I am currently writing a mystery story, and this type of tale presents a most unusual dilemma. In most mysteries the author must hold the attention of the reader, but at the same time the author must distract them as well. In fact the author must primarily be calling the audience’s attention to the distraction, getting them to focus on the wrong thing on purpose.
Though not entirely. For if you have all of their attention pointed towards the false conclusions, then they won’t be able to recognize the right one when it does come along. So you need their full attention to your story as a whole, but part of it must be divided towards the truth, and part to the lies.
Thus, in the same moment the author must be the teacher that is lecturing, and the goofball that is shooting spitballs, and they must be able to gauge just how interested the reader will be in each of these conflicting voices at each beat of the story.
There are a few different ways that mystery writers can approach this balancing act. Here are the most common.
Revelation at the End)
The easiest way to ensure that your reader has the right amount of information and misinformation is to give it to them explicitly. If you want them to have caught on to something, you show it to them. If you want them to not have caught on to something, you do not show it to them.
In the Columbo episode Suitable for Framing, the detective knows that the murderer has stolen a priceless painting. Columbo is convinced of who the guilty party is, an art critic named Dale Kingston but he needs a way to prove it. At one point he approaches Kingston, who is walking with a large brown bag which contains the stolen paintings. Columbo grabs at it, asking if he can see what is inside, to which Kingston refuses. Kingston then scurries away to plant the paintings on an innocent woman, intending to frame her for the murder instead.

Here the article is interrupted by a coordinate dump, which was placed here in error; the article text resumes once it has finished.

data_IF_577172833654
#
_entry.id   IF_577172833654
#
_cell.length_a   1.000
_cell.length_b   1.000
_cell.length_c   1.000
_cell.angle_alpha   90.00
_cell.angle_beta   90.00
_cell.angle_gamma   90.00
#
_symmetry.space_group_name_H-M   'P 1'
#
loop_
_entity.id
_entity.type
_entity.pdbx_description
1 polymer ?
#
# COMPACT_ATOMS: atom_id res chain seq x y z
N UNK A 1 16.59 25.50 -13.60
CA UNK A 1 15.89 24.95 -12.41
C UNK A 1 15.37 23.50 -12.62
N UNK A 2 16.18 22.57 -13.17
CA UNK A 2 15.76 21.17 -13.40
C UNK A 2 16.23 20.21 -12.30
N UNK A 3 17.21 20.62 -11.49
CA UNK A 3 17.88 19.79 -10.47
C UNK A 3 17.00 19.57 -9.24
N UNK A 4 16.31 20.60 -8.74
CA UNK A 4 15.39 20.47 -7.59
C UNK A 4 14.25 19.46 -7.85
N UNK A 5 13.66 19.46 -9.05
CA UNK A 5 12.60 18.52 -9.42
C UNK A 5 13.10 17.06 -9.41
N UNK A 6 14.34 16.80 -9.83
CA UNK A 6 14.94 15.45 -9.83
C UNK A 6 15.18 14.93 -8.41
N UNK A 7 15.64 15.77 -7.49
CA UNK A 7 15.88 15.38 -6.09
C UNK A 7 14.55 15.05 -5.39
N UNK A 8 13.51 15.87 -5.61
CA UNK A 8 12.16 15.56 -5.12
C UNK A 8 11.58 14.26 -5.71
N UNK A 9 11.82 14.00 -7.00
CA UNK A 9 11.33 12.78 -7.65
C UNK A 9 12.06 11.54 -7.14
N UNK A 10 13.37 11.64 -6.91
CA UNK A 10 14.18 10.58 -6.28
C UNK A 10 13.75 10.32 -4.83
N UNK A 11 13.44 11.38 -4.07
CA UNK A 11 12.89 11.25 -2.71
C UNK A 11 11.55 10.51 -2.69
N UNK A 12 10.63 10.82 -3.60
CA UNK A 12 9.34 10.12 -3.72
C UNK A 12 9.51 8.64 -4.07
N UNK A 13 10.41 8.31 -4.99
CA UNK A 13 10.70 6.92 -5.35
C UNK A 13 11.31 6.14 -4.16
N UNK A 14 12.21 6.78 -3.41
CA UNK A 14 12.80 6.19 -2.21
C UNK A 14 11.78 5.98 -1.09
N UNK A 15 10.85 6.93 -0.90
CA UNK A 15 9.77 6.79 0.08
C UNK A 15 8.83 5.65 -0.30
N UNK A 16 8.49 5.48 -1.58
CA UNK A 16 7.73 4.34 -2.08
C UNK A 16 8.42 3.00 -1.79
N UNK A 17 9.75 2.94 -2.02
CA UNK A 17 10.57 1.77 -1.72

Up to this point the viewer feels that they are right-in-step with the detective Columbo, but then comes the climatic finish which reveals he was just a little bit ahead. The paintings are revealed in the custody of the framed woman, and Columbo insists that they dust it for fingerprints.
Kingston laughs at that. He is already known to have been in contact with that painting under innocent circumstances. If his fingerprints show up on the piece it won’t mean a thing. Columbo says he isn’t looking for Kingston ‘s fingerprints, he is looking for his own. When he grabbed at the brown bag that Kingston was carrying earlier, he intentionally poked his fingers inside and pressed them against whatever was in there. Columbo makes the case.
Now a mystery whose solution depends on secret information is usually frustrating because it doesn’t feel like the story is playing fair with the viewer. The episodes of Columbo gets around this issue, though, by flipping the script.
You see in Columbo you aren’t trying to figure out who the murderer is. You know right from the beginning who the guilty party is, and even seen how they have covered up their tracks. Rather than having our perspective behind the detective’s shoulder it is behind the killer’s. And so it makes sense that we only know what the killer knows, and not necessarily what Columbo does.
The Quicker Mind)
But many mysteries do take the perspective of the detective, and therefore should not conceal the sleuth’s information from the audience. So what can a mystery such as this do to make the final revelation still a surprise? They can give the audience all of the information necessary to solve the case, but all the pieces are so convoluted that they require some time to straighten it out. Before the audience has done so, the detective has beaten them to it.